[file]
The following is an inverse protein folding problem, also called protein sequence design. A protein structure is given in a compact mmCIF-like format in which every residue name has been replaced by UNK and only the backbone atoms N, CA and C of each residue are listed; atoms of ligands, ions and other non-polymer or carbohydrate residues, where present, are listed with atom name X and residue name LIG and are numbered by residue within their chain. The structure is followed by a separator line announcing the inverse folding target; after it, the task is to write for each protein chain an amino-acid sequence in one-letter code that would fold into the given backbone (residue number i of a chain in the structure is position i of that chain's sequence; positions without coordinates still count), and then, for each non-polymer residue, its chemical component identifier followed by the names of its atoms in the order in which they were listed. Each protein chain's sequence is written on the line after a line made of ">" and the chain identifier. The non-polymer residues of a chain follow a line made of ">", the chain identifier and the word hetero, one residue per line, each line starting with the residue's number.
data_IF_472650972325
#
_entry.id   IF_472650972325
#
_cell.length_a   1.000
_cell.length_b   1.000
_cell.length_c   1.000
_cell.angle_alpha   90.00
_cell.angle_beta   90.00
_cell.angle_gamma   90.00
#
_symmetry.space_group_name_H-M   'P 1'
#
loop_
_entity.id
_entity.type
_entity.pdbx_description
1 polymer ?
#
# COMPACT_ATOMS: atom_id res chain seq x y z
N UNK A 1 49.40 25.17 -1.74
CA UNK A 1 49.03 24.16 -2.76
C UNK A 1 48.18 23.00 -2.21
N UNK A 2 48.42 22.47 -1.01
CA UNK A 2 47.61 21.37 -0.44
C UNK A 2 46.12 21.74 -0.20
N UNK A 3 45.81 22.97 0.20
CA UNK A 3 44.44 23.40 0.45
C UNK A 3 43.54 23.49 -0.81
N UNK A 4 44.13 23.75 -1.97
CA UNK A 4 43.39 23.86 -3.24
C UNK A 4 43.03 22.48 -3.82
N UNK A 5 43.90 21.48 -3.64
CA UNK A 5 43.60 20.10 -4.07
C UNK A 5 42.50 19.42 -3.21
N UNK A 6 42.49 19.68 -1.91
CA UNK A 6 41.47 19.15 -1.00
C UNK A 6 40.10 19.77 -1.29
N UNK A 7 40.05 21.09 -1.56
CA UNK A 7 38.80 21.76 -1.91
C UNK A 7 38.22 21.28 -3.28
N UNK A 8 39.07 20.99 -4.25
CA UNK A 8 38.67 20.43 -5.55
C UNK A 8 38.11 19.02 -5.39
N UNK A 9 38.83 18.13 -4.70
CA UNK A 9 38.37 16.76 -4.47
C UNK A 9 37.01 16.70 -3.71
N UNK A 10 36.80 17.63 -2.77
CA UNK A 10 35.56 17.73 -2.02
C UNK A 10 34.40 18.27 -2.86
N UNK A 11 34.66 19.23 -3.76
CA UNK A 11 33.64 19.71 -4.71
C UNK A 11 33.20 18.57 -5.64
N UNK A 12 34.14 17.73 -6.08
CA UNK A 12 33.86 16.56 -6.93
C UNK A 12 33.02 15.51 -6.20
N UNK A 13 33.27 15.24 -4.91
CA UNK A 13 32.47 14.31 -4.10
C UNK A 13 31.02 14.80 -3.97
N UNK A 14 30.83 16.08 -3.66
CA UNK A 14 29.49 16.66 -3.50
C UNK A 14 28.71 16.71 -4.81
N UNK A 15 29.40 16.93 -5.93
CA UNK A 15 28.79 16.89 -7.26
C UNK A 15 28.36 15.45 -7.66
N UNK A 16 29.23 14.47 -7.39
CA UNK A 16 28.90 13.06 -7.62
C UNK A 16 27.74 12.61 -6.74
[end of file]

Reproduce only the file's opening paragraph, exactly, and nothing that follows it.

The following is an inverse protein folding problem, also called protein sequence design. A protein structure is given in a compact mmCIF-like format in which every residue name has been replaced by UNK and only the backbone atoms N, CA and C of each residue are listed; atoms of ligands, ions and other non-polymer or carbohydrate residues, where present, are listed with atom name X and residue name LIG and are numbered by residue within their chain. The structure is followed by a separator line announcing the inverse folding target; after it, the task is to write for each protein chain an amino-acid sequence in one-letter code that would fold into the given backbone (residue number i of a chain in the structure is position i of that chain's sequence; positions without coordinates still count), and then, for each non-polymer residue, its chemical component identifier followed by the names of its atoms in the order in which they were listed. Each protein chain's sequence is written on the line after a line made of ">" and the chain identifier. The non-polymer residues of a chain follow a line made of ">", the chain identifier and the word hetero, one residue per line, each line starting with the residue's number.